Sunday, May 13, 2012

Book as Carrot, Book as Stick

"The Carrot"

When the Kid and Kidette were young (so many years ago) they looked forward to spankings; not in the sense that they enjoyed them, but in the same way felons look forward to prison -- no big deal. They knew I felt an obligation to spank them for misbehavior because it was the way I was raised, but they also knew I had neither the heart nor the hand for a proper spanking. In fact, I think there was a somewhat sadistic streak in my angelic children that wanted me to hurt my soft hand on their hard bottoms. However, parents are not always as stupid as their kids expect them to be, so it did not take more than a single trip to that well to figure out what's what.

The Wife (AKA she-who-must-be-obeyed) is much smarter than am I, and it was she who figured out that while the punishment need not necessarily fit the crime, it had to be based on what was important to the evil-doer. Put a convict in what? But take away his Oreos or his fruit cup or his legal-tender cigarettes, and -- by God! -- he's speed-dialing the ACLU zombies because you're trampling on his civil rights!

The Wife not only cut to the heart of the matter, she stabbed the knife right in and twisted it a little, just for good measure. Want to act out? Fine, no books!

No, Mom, no!!!

You stay in your room. You can watch television, you can listen to music, you can play a game...but no reading!

Please, Mom, spank us!
Yeah, Mom, tell Dad to spank us!



Who knew the Wife could do such a good mad scientist laugh?

I have to admit that this sort of discipline would not work with many kids...I was surprised, actually, that it worked with ours, but, as I wrote, the Wife is much smarter than me. The reason it worked, of course, is that books were (and are) important in our household, right up there with eating and breathing...maybe a little higher even. Sadly, most households do not hold books in high esteem at all. In elementary school, the Kidette's teacher gave a lesson in estimating, and asked the children to estimate the number of books and magazines in the house; as you might expect, the answers were depressingly low...until she came to the Kidette who guessed 30,000. It was a good guess...low, but a good try for a sixth grader.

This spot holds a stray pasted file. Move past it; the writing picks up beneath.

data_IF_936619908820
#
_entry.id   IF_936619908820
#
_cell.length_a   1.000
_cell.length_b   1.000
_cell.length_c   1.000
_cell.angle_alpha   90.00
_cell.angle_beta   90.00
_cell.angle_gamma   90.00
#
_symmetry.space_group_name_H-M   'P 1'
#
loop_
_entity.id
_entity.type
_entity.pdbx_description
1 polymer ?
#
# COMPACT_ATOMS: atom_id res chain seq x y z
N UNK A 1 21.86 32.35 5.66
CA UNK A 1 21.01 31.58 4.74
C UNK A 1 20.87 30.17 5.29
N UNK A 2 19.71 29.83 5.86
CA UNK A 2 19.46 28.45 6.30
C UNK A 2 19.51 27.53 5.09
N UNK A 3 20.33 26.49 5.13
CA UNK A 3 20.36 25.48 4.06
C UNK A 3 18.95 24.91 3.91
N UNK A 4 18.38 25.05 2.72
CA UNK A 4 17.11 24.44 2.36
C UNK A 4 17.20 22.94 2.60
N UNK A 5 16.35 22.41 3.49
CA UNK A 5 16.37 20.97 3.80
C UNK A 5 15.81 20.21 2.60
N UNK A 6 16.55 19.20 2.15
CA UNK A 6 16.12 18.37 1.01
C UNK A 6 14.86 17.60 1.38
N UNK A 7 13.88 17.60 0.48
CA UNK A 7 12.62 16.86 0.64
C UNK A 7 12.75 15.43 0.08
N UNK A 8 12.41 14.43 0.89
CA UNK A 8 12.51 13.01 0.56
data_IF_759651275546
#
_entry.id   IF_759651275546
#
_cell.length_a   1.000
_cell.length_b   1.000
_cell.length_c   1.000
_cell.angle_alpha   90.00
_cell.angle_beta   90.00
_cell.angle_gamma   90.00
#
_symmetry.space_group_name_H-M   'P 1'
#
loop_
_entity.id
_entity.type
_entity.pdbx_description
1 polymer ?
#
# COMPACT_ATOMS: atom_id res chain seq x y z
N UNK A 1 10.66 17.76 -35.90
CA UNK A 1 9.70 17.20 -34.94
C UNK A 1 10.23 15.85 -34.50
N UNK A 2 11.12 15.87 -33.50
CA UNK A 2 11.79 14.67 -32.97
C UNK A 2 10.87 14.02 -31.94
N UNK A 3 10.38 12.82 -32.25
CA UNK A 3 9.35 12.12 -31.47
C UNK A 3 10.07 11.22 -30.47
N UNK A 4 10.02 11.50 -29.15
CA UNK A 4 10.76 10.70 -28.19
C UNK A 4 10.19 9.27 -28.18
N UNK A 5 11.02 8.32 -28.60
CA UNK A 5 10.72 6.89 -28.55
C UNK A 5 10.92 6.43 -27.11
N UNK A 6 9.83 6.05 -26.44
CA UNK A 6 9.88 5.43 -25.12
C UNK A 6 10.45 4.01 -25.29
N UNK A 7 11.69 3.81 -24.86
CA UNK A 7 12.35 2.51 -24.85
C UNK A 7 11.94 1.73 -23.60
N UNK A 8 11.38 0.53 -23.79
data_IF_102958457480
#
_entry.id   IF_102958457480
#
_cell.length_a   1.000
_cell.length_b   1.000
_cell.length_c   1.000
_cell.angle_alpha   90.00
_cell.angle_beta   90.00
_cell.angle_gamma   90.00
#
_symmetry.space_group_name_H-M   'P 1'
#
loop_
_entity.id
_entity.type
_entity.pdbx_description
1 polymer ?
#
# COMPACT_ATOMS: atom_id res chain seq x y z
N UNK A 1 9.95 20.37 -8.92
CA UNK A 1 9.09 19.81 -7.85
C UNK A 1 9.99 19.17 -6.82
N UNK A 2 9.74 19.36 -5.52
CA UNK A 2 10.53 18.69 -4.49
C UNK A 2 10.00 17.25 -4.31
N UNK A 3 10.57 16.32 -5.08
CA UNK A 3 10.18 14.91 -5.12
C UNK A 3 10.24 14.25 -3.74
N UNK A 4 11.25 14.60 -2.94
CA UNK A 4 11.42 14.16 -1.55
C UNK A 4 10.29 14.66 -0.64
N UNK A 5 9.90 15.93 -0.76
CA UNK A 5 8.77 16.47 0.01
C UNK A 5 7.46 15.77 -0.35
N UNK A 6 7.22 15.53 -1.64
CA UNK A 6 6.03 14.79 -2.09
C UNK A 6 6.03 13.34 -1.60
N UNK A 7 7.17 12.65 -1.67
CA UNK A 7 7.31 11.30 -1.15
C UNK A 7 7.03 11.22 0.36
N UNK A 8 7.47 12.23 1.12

"The Stick"

While the Wife used the absence of books as a way to modify behavior, I wondered about the use of books as a tool for aversion therapy. It was not that I wanted to subject my kids to the literary equivalent of water-boarding, but my mind kept flashing back to my own summer of hell and my father's inspired attempt to hoist me on my own petard.

I don't want to go into my own transgression in great detail. I think it sufficient to note that if you use the name written in your mother's Bible as a template for forging her signature on a teacher's note, you really can't be too surprised when the wrath of God falls on your head. I was a bit surprised, however, when my father sentenced me to write "I will not forge my mother's name" 10,000 times. That is a lot of writing, and I used the opportunity to practice different styles of handwriting: "Yes, Dad, I did that all by myself." While it did not accomplish quite the epiphany for which my father hoped, it did give me an idea for my own recalcitrant children.

Whenever the Kid and Kidette had school-related problems, I assigned copying exercises. Poor handwriting? Copy passages word for word until the handwriting improved. Causing a disruption in class? Copy passages word for word until the teacher reports improvement. Losing homework assignments? Copy passages word for word until the homework starts showing up on the teacher's desk. And they did not get to chose the books -- the Kid was sentenced to Early Kingdoms in Madagascar 1500-1700 and the Kidette was banished to The Fall of Constantinople, Being the Story of the Fourth Crusade. Cruel and unusual punishment? I stand guilty as charged. Effective? Yes, very.

Scars? Well, maybe. One day, when the Kid was in High School and his days of copying passages were years behind him, he walked into the house and found me reading Early Kingdoms in Madagascar. All the blood drained from his face, his breathing became rapid and shallow, and he looked a little faint...until I assured him I was reading only for my own enjoyment. The old maxim is evidently true: "One man's poison is another man's Early Kingdoms in Madagascar."

1 comment:

  1. I remember Early Kingdoms, but I think I blocked out the other for the sake of my sanity. Also, CV's eyes still glaze over whenever anyone mentions that acursed book.